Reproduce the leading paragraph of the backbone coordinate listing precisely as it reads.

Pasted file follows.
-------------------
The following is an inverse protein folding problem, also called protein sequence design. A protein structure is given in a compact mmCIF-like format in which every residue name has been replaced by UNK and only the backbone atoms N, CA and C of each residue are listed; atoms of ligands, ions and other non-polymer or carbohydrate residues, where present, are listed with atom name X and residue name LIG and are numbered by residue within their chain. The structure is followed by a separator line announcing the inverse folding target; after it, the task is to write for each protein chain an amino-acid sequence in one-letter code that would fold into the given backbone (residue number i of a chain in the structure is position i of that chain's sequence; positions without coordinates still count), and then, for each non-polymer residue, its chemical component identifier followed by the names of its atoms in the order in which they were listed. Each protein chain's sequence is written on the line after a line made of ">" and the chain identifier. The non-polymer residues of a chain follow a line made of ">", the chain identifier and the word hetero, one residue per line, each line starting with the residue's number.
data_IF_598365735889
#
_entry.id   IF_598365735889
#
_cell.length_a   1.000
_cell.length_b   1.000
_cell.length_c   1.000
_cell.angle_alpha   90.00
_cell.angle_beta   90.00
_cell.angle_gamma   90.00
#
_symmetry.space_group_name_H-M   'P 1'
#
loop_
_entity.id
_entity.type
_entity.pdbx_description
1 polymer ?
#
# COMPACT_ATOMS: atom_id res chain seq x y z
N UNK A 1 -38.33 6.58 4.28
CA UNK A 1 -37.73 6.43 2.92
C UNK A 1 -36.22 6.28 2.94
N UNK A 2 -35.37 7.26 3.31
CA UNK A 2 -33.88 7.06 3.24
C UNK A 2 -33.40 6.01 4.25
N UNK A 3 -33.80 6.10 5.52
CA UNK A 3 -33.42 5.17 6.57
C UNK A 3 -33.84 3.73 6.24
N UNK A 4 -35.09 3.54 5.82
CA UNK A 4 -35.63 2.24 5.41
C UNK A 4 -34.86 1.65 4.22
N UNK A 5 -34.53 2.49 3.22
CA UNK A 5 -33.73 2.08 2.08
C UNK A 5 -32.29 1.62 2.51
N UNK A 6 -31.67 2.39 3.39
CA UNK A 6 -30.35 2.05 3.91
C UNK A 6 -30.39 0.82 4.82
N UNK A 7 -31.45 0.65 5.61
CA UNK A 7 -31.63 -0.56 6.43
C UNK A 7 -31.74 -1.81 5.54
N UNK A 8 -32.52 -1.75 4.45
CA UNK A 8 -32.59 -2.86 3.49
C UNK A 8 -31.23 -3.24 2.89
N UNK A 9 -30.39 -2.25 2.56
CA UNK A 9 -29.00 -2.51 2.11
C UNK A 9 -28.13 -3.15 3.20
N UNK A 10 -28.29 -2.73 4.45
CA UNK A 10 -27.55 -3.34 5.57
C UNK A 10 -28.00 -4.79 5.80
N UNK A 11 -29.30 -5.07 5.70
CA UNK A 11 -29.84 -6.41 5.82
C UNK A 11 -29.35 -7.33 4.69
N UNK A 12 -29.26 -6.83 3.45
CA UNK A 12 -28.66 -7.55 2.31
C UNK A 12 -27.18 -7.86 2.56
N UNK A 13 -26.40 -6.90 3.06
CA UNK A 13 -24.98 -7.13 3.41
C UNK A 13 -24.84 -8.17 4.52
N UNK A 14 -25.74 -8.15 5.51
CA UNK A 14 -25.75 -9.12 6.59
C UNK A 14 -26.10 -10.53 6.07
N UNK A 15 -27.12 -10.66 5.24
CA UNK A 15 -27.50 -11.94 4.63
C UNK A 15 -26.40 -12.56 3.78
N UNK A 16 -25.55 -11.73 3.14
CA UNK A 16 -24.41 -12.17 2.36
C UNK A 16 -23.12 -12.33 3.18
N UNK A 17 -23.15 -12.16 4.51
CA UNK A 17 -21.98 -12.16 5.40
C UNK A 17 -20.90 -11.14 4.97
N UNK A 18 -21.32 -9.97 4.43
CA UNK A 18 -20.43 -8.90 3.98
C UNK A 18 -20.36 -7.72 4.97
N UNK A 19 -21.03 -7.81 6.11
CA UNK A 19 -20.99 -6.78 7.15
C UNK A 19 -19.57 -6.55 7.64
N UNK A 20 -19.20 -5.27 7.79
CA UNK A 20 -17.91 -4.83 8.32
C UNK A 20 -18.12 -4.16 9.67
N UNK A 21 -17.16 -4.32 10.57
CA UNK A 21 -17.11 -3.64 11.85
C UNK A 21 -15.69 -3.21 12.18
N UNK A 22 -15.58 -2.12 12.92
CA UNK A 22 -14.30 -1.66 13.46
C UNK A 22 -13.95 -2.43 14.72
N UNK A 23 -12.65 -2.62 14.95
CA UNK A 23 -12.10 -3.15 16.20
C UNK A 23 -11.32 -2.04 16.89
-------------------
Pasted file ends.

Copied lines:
The following is an inverse protein folding problem, also called protein sequence design. A protein structure is given in a compact mmCIF-like format in which every residue name has been replaced by UNK and only the backbone atoms N, CA and C of each residue are listed; atoms of ligands, ions and other non-polymer or carbohydrate residues, where present, are listed with atom name X and residue name LIG and are numbered by residue within their chain. The structure is followed by a separator line announcing the inverse folding target; after it, the task is to write for each protein chain an amino-acid sequence in one-letter code that would fold into the given backbone (residue number i of a chain in the structure is position i of that chain's sequence; positions without coordinates still count), and then, for each non-polymer residue, its chemical component identifier followed by the names of its atoms in the order in which they were listed. Each protein chain's sequence is written on the line after a line made of ">" and the chain identifier. The non-polymer residues of a chain follow a line made of ">", the chain identifier and the word hetero, one residue per line, each line starting with the residue's number.